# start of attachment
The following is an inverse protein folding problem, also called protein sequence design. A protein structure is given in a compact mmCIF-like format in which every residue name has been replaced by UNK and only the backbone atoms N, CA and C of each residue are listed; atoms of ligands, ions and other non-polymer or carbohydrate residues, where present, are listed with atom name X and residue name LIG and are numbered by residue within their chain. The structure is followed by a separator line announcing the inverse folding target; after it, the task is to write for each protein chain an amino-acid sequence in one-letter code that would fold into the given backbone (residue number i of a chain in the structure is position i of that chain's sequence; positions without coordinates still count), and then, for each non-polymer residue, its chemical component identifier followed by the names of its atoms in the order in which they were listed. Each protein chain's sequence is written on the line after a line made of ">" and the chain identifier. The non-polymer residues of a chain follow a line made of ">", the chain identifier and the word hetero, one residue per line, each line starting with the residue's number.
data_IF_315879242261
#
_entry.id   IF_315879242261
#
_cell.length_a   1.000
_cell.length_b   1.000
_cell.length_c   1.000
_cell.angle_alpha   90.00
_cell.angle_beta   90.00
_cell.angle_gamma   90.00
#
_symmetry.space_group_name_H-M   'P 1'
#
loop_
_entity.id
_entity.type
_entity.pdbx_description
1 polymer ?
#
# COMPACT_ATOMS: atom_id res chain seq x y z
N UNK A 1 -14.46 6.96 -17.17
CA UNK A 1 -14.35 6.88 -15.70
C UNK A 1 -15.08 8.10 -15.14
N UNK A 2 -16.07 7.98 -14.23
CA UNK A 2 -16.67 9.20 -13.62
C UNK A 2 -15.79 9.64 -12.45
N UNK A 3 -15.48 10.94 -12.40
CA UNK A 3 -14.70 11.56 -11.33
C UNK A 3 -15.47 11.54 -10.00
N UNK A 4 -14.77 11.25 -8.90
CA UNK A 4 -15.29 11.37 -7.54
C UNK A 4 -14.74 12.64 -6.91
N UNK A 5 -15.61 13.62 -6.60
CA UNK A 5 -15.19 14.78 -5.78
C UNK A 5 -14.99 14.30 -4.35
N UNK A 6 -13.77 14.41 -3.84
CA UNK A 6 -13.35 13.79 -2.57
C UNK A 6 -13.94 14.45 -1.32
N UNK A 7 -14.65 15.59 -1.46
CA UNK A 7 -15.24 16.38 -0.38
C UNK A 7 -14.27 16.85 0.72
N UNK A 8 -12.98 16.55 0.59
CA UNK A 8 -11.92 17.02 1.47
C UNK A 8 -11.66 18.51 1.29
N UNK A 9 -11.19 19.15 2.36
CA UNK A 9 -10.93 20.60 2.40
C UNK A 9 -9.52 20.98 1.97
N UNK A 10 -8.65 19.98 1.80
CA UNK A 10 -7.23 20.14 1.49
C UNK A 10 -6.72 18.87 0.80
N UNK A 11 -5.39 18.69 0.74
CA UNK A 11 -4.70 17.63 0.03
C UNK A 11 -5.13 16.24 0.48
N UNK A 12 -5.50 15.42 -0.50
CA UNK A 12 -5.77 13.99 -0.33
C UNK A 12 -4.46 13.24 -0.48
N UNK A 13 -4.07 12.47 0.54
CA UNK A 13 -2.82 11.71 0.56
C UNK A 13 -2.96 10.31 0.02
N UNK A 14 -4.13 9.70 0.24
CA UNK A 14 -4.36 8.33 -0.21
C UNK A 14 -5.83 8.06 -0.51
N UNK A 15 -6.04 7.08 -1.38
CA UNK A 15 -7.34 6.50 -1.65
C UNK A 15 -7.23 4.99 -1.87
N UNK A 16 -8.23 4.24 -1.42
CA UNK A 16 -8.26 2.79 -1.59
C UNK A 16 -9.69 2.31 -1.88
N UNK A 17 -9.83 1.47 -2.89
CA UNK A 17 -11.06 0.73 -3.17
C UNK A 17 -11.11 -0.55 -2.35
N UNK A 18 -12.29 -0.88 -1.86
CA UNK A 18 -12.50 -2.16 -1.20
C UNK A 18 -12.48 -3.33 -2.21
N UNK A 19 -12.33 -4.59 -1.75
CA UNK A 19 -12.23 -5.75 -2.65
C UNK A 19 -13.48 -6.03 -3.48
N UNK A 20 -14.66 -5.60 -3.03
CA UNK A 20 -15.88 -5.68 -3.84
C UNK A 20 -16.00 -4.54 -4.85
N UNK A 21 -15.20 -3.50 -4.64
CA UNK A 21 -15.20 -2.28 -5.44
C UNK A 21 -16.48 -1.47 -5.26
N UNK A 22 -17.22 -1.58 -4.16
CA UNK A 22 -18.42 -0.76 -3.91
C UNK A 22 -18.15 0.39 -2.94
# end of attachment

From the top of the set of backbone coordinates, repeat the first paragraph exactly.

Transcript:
The following is an inverse protein folding problem, also called protein sequence design. A protein structure is given in a compact mmCIF-like format in which every residue name has been replaced by UNK and only the backbone atoms N, CA and C of each residue are listed; atoms of ligands, ions and other non-polymer or carbohydrate residues, where present, are listed with atom name X and residue name LIG and are numbered by residue within their chain. The structure is followed by a separator line announcing the inverse folding target; after it, the task is to write for each protein chain an amino-acid sequence in one-letter code that would fold into the given backbone (residue number i of a chain in the structure is position i of that chain's sequence; positions without coordinates still count), and then, for each non-polymer residue, its chemical component identifier followed by the names of its atoms in the order in which they were listed. Each protein chain's sequence is written on the line after a line made of ">" and the chain identifier. The non-polymer residues of a chain follow a line made of ">", the chain identifier and the word hetero, one residue per line, each line starting with the residue's number.